London, Sep 2 (UNI) Researchers have started to unmask an enzyme that could open the door to "one-fits-all" cancer drugs that can tackle many different forms of the disease.
Experts have been trying for more than a decade to devise anti-cancer therapies that target the enzyme, telomerase. But they have been thwarted by lack of knowledge about the molecule's construction.
The new findings, published in the online edition of the journal Nature, reveal atomic-level details of telomerase showing how it works to replicate the ends of chromosomes - a process critical both to tumour development and ageing.
The results are expected to boost development of telomerase inhibitors.
Dr Emmanuel Skordalakes, from The Wistar Institute in Philadelphia, US, said: "Telomerase is an ideal target for chemotherapy because it is active in almost all human tumours, but inactive in most normal cells. That means a drug that deactivates telomerase would likely work against all cancers, with few side effects." Telomerase helps prevent the chromosomes - bundles of DNA which contain the genes - suffering damage and the loss of genetic information during cell division.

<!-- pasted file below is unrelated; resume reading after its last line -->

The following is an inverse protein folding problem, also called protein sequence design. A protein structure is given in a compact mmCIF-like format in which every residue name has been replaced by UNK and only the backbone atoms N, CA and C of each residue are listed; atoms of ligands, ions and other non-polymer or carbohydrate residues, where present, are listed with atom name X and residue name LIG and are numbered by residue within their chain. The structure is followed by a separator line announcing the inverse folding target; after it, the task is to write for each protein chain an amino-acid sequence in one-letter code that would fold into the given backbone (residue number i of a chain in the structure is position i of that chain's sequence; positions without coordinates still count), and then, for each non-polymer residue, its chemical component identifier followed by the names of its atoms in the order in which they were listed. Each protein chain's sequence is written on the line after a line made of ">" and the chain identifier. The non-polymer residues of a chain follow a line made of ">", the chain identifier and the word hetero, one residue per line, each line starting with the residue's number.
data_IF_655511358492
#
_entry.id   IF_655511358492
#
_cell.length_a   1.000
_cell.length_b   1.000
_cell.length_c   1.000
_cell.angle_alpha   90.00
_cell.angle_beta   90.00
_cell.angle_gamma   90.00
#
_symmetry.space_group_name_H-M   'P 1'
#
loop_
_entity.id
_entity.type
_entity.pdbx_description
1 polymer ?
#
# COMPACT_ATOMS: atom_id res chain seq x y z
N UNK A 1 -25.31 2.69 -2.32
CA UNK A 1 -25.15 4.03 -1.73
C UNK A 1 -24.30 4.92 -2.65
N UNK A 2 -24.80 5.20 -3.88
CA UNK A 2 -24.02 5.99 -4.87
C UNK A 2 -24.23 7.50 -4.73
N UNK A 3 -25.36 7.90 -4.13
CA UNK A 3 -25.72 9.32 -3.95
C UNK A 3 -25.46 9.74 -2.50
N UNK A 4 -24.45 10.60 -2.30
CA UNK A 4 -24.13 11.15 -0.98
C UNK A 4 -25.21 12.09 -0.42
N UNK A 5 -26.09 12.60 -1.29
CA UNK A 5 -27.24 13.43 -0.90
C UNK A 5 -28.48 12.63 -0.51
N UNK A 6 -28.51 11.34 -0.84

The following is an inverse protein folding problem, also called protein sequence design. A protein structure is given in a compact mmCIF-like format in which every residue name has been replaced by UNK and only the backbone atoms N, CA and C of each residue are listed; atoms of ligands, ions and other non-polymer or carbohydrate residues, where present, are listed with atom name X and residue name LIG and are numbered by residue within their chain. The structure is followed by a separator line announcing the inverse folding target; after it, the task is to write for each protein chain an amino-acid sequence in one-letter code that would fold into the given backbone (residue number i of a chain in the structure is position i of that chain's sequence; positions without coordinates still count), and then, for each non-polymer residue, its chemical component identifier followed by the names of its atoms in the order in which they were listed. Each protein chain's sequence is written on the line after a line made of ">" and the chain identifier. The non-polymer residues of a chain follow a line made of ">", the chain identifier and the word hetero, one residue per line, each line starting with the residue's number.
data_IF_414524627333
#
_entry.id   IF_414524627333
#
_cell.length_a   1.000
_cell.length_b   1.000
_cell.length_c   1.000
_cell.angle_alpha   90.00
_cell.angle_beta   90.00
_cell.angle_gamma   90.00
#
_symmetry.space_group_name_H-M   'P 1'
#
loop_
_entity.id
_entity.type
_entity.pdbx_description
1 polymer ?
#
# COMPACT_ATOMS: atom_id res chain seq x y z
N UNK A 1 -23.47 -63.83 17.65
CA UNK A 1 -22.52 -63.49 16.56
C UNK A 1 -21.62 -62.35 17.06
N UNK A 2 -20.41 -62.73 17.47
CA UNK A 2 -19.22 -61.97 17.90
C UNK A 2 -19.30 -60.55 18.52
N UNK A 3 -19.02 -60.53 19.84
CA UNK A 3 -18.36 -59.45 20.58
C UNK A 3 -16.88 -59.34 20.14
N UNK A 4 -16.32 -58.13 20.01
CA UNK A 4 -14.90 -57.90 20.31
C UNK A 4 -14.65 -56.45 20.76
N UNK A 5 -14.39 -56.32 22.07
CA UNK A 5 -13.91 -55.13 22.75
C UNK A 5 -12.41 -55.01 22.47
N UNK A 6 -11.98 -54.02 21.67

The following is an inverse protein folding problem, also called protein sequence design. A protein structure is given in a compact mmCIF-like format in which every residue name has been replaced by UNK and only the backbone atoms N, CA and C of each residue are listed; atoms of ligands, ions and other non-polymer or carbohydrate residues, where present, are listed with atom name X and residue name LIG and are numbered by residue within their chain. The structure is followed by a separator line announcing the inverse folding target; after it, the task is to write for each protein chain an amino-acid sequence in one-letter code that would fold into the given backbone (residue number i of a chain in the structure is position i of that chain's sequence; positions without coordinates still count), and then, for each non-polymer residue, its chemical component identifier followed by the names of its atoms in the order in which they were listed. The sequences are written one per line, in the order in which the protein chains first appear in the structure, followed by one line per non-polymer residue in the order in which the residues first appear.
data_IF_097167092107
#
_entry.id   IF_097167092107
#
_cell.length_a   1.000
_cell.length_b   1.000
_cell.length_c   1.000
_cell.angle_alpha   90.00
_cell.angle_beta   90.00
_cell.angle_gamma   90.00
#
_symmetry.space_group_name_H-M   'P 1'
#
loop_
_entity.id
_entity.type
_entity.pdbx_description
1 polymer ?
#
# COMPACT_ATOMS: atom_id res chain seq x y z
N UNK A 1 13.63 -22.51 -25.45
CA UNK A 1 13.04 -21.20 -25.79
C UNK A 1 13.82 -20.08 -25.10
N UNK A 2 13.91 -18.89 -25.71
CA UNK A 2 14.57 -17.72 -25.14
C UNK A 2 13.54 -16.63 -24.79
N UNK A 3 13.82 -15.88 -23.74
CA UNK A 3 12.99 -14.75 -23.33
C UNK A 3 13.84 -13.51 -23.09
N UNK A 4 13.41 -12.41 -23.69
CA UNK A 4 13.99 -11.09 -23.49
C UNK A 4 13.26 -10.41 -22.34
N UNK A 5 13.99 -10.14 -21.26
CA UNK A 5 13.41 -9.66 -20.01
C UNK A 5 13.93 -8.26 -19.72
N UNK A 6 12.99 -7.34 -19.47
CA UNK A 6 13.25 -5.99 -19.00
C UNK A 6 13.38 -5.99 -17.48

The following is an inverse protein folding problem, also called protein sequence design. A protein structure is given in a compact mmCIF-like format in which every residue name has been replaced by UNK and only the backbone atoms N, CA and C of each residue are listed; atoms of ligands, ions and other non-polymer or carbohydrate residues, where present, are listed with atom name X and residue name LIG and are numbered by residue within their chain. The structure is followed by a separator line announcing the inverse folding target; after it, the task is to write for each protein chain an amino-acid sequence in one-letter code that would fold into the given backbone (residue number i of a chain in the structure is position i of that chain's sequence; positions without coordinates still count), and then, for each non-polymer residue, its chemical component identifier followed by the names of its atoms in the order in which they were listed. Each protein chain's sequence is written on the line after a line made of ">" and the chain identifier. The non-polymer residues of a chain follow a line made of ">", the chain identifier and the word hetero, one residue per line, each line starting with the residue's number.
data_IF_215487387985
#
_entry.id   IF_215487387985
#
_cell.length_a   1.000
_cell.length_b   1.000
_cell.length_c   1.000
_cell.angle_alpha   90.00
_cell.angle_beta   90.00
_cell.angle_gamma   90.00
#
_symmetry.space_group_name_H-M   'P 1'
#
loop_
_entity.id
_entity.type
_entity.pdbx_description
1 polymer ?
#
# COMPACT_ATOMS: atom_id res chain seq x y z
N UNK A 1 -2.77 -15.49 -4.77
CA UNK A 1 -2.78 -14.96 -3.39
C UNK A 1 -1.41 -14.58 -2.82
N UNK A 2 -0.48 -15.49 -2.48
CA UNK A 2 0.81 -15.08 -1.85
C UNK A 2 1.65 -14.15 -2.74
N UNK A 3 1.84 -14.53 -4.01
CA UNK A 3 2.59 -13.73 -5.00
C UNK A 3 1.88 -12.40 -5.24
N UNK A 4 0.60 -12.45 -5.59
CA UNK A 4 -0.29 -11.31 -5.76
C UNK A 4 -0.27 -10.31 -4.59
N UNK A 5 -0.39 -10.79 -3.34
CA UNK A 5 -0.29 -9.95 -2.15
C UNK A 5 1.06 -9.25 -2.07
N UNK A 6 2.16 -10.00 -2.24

The enzyme adds protective "caps" known as "telomeres" to the ends of chromosomes which act like the plastic tips on shoe laces that prevent fraying.
When telomerase is dormant, the telomeres shorten each time a cell divides, eventually leading to genetic instability and cell death.
This is a key element of the ageing process.
The enzyme is active in cells that multiple frequently, such as immature cells in embryos, but switched off almost completely in normal adult cells.
However cancer cells often regain the ability to activate telomerase, allowing them to replicate indefinitely, and the enzyme has been implicated in 90 per cent of human tumours.
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